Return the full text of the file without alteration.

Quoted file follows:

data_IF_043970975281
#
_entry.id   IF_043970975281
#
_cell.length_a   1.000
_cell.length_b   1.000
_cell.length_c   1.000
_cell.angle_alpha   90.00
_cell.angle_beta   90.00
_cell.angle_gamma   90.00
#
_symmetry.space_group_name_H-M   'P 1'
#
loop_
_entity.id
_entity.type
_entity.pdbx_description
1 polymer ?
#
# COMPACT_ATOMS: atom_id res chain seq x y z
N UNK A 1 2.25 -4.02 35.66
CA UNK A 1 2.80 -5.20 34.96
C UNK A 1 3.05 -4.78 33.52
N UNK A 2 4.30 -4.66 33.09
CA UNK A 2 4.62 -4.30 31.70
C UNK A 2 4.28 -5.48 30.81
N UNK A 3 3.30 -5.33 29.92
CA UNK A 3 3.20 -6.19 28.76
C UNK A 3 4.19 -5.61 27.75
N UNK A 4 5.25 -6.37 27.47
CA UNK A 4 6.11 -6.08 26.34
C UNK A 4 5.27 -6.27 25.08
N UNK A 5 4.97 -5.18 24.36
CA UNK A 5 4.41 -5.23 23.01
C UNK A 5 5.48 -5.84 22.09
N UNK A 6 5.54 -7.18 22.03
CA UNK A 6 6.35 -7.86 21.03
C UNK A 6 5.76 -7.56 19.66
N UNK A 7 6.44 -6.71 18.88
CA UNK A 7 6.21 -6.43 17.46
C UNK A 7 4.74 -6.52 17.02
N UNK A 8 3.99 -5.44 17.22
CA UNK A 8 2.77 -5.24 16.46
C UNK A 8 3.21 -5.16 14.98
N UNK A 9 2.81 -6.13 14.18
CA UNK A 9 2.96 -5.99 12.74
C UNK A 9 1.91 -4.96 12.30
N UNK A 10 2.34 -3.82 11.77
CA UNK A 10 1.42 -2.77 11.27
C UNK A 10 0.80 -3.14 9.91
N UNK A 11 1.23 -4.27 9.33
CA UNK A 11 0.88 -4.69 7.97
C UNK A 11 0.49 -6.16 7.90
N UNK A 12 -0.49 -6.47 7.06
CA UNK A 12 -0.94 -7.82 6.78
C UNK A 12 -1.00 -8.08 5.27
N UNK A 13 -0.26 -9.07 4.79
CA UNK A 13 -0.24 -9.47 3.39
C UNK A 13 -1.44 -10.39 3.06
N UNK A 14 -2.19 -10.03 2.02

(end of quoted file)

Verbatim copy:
data_IF_043970975281
#
_entry.id   IF_043970975281
#
_cell.length_a   1.000
_cell.length_b   1.000
_cell.length_c   1.000
_cell.angle_alpha   90.00
_cell.angle_beta   90.00
_cell.angle_gamma   90.00
#
_symmetry.space_group_name_H-M   'P 1'
#
loop_
_entity.id
_entity.type
_entity.pdbx_description
1 polymer ?
#
# COMPACT_ATOMS: atom_id res chain seq x y z
N UNK A 1 2.25 -4.02 35.66
CA UNK A 1 2.80 -5.20 34.96
C UNK A 1 3.05 -4.78 33.52
N UNK A 2 4.30 -4.66 33.09
CA UNK A 2 4.62 -4.30 31.70
C UNK A 2 4.28 -5.48 30.81
N UNK A 3 3.30 -5.33 29.92
CA UNK A 3 3.20 -6.19 28.76
C UNK A 3 4.19 -5.61 27.75
N UNK A 4 5.25 -6.37 27.47
CA UNK A 4 6.11 -6.08 26.34
C UNK A 4 5.27 -6.27 25.08
N UNK A 5 4.97 -5.18 24.36
CA UNK A 5 4.41 -5.23 23.01
C UNK A 5 5.48 -5.84 22.09
N UNK A 6 5.54 -7.18 22.03
CA UNK A 6 6.35 -7.86 21.03
C UNK A 6 5.76 -7.56 19.66
N UNK A 7 6.44 -6.71 18.88
CA UNK A 7 6.21 -6.43 17.46
C UNK A 7 4.74 -6.52 17.02
N UNK A 8 3.99 -5.44 17.22
CA UNK A 8 2.77 -5.24 16.46
C UNK A 8 3.21 -5.16 14.98
N UNK A 9 2.81 -6.13 14.18
CA UNK A 9 2.96 -5.99 12.74
C UNK A 9 1.91 -4.96 12.30
N UNK A 10 2.34 -3.82 11.77
CA UNK A 10 1.42 -2.77 11.27
C UNK A 10 0.80 -3.14 9.91
N UNK A 11 1.23 -4.27 9.33
CA UNK A 11 0.88 -4.69 7.97
C UNK A 11 0.49 -6.16 7.90
N UNK A 12 -0.49 -6.47 7.06
CA UNK A 12 -0.94 -7.82 6.78
C UNK A 12 -1.00 -8.08 5.27
N UNK A 13 -0.26 -9.07 4.79
CA UNK A 13 -0.24 -9.47 3.39
C UNK A 13 -1.44 -10.39 3.06
N UNK A 14 -2.19 -10.03 2.02